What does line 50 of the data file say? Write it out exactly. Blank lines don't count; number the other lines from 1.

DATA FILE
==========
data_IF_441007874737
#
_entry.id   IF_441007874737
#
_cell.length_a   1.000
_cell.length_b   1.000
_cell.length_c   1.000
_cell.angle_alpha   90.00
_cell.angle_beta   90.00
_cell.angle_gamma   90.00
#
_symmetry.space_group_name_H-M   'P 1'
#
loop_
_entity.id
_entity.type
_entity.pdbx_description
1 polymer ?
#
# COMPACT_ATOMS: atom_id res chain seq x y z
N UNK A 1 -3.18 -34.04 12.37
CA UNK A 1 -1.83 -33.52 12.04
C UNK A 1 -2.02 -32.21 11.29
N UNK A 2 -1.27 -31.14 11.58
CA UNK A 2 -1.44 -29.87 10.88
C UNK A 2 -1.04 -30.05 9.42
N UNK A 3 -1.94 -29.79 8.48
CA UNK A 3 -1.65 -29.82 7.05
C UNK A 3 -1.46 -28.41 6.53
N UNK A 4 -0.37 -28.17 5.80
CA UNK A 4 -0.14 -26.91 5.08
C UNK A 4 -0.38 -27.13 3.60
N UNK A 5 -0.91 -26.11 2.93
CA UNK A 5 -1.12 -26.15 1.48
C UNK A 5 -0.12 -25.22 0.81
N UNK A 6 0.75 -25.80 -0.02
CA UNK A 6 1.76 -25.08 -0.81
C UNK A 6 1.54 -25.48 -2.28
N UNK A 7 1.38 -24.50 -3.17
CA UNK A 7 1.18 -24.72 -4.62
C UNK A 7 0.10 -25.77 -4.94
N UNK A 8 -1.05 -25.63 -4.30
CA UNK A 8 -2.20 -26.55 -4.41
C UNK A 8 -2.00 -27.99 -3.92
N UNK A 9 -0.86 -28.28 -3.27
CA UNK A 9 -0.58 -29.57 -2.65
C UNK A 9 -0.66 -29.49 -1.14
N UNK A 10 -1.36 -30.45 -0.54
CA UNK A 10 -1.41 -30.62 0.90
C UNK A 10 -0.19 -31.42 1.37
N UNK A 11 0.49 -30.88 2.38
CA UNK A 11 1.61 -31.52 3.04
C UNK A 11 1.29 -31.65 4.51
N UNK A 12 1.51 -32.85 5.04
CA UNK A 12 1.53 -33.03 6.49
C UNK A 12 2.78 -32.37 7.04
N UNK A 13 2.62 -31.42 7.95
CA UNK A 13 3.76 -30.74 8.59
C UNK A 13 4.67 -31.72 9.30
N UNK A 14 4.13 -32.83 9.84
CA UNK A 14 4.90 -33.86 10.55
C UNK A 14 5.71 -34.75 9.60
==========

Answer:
C UNK A 10 -0.19 -31.42 1.37